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'4 Little Girls:' a harrowing look at homespun tragedy

Scenes from '4 Little Girls' July 15, 1997
Web posted at: 10:49 p.m. EDT (0249 GMT)

From Reviewer Paul Tatara

(CNN) -- I'm sure I won't win a lot of new friends by saying this, but I've always felt that Spike Lee is a vastly overrated filmmaker. I appreciate his honorable intentions and acknowledge that he has a readily identifiable visual style, but the man evidently seems to believe that he hasn't actually made a point until he's driven it home with a pile driver. Lee's approach to screenwritng, more often than not, consists of having his characters turn and shout angry slogans into a wide-angle lens. As a director of narrative films, he makes a great speechwriter.

That's why I think his new documentary, "4 Little Girls," about the horrific September 1963 bombing of a black church in Birmingham, Alabama, is the best thing he's ever done. Lee wisely keeps himself out of the picture, allowing instead to let the families of the "four little girls" who were killed by the blast speak from their bereaved hearts. There are also interviews with many of the top civil rights leaders of the period, including Andrew Young and (briefly) Jesse Jackson, as well as one particularly infuriating sit-down with former Alabama Gov. George Wallace.

The first portion of the film serves as an elegy of sorts for the four victims, Addie Mae Collins, Denise McNair, Carol Robertson, and Cynthia Wesley. I think this is the most touching portion of a highly moving film. I know this isn't a scoop, but there are still people who are blind to the pull that racism has over the so-called "moral compass" of this country. A great many Americans don't want to think about messy issues, but Lee (as Steven Spielberg did with "Schindler's List") humanizes the story for people who have never bothered considering that these were not Symbols Of The Oppressed who died that Sunday morning, but four innocent children.

The victims' now-grown friends, parents, and siblings all talk of four good-hearted, intelligent girls who had already been hurt by the racial turmoil in Birmingham, but somehow still managed to focus on the simple joys of childhood. Photographs and gentle remembrances of them point out that participating in the Girl Scouts and making new clothes for their dolls was what these soon-to-be martyrs were mostly concerned with.

There is a great deal of power in stressing this. When Denise McNair's father, Chris, recounts the day he had to explain to his little girl that she was not able to get a sandwich at a local lunch counter due to the color her skin, the story cuts deep. Lee makes it clear this tragedy took place in our own backyards.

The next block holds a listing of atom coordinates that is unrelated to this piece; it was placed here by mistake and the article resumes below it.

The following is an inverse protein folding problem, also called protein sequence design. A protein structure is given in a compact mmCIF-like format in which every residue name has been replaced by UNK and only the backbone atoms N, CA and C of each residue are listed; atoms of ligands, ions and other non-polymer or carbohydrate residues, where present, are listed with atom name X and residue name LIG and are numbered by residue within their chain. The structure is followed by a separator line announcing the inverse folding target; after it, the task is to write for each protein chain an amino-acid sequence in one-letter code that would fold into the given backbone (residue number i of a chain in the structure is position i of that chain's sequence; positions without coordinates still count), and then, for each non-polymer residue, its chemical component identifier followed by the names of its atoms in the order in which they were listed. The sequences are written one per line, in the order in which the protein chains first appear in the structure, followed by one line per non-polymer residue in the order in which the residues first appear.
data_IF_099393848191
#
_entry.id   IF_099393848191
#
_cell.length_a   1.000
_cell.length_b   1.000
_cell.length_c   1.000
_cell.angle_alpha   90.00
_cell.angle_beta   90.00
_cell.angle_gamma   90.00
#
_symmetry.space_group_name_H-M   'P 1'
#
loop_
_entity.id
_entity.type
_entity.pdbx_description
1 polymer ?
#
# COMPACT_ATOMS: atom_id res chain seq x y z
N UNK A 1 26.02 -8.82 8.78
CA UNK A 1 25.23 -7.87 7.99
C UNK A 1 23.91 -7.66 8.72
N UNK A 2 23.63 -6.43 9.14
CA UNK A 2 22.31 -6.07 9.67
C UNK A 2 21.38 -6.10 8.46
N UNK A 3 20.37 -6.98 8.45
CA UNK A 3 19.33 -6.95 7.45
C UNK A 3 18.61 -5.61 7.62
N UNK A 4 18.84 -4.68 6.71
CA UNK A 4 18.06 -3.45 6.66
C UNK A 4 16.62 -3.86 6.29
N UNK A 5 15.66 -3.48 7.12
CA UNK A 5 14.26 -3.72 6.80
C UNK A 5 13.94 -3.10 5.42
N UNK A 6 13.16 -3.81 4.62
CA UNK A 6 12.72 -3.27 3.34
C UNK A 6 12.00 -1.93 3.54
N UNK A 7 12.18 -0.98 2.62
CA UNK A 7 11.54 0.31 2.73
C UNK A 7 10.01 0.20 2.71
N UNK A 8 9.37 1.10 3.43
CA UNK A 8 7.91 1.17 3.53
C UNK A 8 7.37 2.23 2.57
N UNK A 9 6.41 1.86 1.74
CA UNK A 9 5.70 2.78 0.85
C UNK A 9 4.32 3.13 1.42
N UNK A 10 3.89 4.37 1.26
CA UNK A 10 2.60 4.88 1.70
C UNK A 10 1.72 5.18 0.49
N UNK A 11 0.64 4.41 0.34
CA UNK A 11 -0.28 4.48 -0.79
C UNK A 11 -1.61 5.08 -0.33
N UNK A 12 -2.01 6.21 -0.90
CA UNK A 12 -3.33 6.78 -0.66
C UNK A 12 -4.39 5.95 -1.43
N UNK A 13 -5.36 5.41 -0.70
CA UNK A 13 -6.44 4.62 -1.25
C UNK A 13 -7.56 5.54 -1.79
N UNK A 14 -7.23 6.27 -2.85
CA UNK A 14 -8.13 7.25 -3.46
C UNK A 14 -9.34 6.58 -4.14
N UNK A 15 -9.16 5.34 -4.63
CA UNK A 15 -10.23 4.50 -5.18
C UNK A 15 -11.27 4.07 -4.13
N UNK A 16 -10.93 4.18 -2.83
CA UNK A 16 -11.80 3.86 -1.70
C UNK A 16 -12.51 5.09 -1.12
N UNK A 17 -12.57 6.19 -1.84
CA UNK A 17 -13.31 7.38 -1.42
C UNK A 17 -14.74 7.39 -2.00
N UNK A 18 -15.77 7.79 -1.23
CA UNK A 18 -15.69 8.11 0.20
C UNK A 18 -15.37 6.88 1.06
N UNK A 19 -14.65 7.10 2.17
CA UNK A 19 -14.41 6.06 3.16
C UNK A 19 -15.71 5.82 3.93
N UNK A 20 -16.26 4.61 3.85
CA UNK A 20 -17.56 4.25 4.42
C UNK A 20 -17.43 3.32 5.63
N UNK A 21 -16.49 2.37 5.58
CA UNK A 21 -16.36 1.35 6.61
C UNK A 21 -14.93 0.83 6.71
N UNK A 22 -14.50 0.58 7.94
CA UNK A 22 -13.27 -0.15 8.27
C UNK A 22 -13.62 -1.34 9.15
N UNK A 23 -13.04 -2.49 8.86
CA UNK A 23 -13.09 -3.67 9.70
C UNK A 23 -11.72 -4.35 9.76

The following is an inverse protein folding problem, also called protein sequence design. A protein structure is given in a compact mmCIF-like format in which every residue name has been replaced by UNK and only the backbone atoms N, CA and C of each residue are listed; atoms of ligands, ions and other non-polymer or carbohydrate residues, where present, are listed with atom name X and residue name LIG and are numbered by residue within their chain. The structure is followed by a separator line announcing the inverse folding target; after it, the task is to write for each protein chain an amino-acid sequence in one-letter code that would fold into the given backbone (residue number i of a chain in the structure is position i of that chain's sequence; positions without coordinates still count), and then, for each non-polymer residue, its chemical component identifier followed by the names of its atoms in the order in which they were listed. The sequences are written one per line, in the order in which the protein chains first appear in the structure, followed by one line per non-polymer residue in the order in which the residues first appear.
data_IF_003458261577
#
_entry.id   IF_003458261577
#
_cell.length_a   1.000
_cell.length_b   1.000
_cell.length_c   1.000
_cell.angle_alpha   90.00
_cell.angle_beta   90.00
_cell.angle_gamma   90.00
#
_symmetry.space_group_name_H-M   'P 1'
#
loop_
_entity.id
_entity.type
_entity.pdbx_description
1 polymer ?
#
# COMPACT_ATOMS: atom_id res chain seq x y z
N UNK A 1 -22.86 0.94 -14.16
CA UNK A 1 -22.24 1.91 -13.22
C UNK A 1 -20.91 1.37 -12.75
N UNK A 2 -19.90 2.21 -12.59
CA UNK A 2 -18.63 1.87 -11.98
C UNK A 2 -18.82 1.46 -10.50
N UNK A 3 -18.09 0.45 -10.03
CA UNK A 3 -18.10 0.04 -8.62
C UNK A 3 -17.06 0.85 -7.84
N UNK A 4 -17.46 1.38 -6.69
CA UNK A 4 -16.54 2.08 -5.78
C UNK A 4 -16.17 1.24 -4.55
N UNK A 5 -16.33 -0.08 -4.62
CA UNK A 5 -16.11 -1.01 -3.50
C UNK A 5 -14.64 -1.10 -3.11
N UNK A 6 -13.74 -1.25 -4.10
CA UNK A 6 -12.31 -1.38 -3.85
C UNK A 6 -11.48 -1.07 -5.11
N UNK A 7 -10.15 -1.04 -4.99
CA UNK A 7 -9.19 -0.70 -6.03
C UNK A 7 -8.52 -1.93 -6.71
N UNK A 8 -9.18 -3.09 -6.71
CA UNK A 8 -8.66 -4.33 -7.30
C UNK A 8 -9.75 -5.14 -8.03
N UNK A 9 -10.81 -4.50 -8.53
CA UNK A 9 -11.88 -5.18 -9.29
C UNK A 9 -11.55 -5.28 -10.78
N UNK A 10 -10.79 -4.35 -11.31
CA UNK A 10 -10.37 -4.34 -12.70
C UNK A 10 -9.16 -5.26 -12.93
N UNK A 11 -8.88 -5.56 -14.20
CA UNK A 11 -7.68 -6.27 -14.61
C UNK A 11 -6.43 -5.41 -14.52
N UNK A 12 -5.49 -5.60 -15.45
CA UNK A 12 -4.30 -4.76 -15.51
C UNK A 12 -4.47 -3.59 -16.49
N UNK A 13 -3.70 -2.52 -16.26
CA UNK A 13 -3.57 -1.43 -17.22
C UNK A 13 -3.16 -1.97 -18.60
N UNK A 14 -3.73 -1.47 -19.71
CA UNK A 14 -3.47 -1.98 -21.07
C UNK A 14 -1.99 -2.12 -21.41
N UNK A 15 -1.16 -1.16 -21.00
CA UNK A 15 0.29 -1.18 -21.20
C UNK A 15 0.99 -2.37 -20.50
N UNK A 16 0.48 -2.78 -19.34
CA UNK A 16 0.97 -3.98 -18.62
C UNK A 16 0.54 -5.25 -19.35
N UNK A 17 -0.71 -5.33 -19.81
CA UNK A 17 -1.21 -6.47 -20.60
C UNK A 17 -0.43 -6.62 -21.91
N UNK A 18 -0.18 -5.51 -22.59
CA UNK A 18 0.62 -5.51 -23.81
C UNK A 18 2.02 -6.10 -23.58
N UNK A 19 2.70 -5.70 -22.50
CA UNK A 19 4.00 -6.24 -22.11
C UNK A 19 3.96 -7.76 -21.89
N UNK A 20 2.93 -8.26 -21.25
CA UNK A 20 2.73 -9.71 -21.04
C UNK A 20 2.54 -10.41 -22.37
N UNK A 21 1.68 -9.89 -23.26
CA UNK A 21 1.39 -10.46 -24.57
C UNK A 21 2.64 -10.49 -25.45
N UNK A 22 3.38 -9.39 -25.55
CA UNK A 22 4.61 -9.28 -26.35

Partial trailer from '4 Little Girls'
video icon 1MB/24 sec. QuickTime movie
Full trailer from '4 Little Girls'
icon 1 min., 57 sec. VXtreme streaming video

Much of the film deals with the political situation leading up to the bombing, and the effect that Dr. Martin Luther King's early marches had on the hearts and minds of the people who participated. Birmingham at that time was the focal point of the Civil Rights movement, and for good reason. The city's so-called Commissioner of Public Safety, Bull Connor, was a man seething with racial hatred. One interview subject refers to him as "the walking id, the dark spirit of Birmingham."

Connor's tactics during some of the movement's early gatherings were shameful, truly despicable. This was a man who, under the guise of maintaining order, sprayed high-pressure fire hoses on unarmed protesters and cleared them from the streets with teams of attack dogs. He even drove his own personal tank (painted white, of course) through the crowded streets. These are not unfamiliar images (or, at least, they shouldn't be), but Lee again amplifies the message by forcing us into the shoes of the people who were on the receiving end of these de-humanizing tactics.

Or the shoes of those who participated in the de-humanizing. At one point, newsreel footage shows Gov. George Wallace taking his infamous 1963 stand at the front steps of the University of Alabama, when he flatly refused to admit black students. Then Lee cuts to his current-day interview with the now age-wasted Wallace, who tries to display his new enlightenment by calling over his "best friend," a clearly embarrassed black man who evidently is one of his traveling secretaries. Wallace seemingly displays the man as a cure-all, an eraser that will supposedly wipe clean a slate full of vile actions. Wallace seems pathetic at best, a lump of a man whose outdated political theatrics can no longer veil his true spirit.

Lee doesn't flinch when relaying the graphic details of the bombing. Morgue photos of the four girls are flashed at one point, a harrowing moment that rubs our noses in the sheer brutality of these events. That Bob Chambliss, one of the men responsible for the deaths, is eventually tried and convicted 14 years after the fact is little consolation for what happened. The theory is posited that the awakening of this country to what was really going on racially in Birmingham (and elsewhere) in 1963 can be traced directly to this bombing. Or, as, Jesse Jackson says at one point, the event "transformed a crucifixion into a resurrection." "4 Little Girls" reminds us that that resurrection is nowhere near complete.

"4 Little Girls" is heartfelt and harrowing. There are graphic displays of racial violence (including lynchings), as well as briefly shown but extremely gruesome photos of the results of the bombing. Children of age 10 or 11 would be well-served to watch it, and then sit down to discuss it with their parents. 105 minutes.

 
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